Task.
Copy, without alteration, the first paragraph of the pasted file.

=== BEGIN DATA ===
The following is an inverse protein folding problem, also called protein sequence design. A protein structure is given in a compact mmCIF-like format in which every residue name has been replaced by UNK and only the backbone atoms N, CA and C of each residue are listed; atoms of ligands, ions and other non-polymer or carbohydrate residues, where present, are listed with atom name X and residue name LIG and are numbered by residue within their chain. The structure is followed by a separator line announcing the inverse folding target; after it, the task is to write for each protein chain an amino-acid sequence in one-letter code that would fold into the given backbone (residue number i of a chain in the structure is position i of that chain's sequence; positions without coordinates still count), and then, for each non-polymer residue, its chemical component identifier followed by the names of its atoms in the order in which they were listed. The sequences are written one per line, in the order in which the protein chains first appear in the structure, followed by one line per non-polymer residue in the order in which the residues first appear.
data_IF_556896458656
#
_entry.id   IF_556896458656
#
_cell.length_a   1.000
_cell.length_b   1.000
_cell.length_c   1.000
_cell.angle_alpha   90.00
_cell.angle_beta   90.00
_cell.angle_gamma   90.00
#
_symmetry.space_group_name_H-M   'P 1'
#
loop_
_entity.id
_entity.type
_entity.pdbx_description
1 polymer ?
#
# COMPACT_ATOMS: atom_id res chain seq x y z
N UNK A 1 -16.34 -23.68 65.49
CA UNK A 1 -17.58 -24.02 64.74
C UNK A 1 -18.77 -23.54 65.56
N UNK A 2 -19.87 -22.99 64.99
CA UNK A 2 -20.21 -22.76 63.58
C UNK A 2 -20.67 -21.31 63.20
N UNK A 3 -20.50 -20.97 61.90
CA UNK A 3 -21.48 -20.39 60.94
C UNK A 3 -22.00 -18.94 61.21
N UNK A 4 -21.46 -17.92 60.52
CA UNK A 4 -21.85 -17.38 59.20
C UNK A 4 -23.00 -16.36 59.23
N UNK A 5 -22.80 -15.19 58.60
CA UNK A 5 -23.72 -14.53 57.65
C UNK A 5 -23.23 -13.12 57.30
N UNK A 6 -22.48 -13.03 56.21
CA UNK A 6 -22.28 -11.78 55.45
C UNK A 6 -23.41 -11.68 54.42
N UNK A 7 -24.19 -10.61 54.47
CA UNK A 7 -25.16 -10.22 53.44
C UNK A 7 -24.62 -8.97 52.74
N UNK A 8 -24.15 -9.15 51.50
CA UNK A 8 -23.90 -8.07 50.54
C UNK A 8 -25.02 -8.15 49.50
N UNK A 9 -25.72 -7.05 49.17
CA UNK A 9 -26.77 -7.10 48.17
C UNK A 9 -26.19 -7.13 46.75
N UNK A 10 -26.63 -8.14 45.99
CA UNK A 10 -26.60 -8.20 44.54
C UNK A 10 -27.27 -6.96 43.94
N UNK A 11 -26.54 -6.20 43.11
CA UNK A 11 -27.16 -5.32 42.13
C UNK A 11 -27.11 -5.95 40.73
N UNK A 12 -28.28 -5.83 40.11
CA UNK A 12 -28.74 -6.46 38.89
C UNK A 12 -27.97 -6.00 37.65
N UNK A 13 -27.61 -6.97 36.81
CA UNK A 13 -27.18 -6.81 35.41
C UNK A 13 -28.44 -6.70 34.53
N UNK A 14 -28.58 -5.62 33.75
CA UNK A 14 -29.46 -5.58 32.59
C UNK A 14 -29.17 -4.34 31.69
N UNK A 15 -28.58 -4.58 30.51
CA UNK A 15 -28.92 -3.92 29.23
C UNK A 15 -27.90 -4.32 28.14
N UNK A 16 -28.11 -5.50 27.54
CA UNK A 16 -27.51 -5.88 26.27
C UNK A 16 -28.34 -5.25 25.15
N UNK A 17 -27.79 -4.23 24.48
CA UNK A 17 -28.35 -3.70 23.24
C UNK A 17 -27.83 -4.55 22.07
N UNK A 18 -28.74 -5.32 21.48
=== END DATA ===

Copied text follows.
The following is an inverse protein folding problem, also called protein sequence design. A protein structure is given in a compact mmCIF-like format in which every residue name has been replaced by UNK and only the backbone atoms N, CA and C of each residue are listed; atoms of ligands, ions and other non-polymer or carbohydrate residues, where present, are listed with atom name X and residue name LIG and are numbered by residue within their chain. The structure is followed by a separator line announcing the inverse folding target; after it, the task is to write for each protein chain an amino-acid sequence in one-letter code that would fold into the given backbone (residue number i of a chain in the structure is position i of that chain's sequence; positions without coordinates still count), and then, for each non-polymer residue, its chemical component identifier followed by the names of its atoms in the order in which they were listed. The sequences are written one per line, in the order in which the protein chains first appear in the structure, followed by one line per non-polymer residue in the order in which the residues first appear.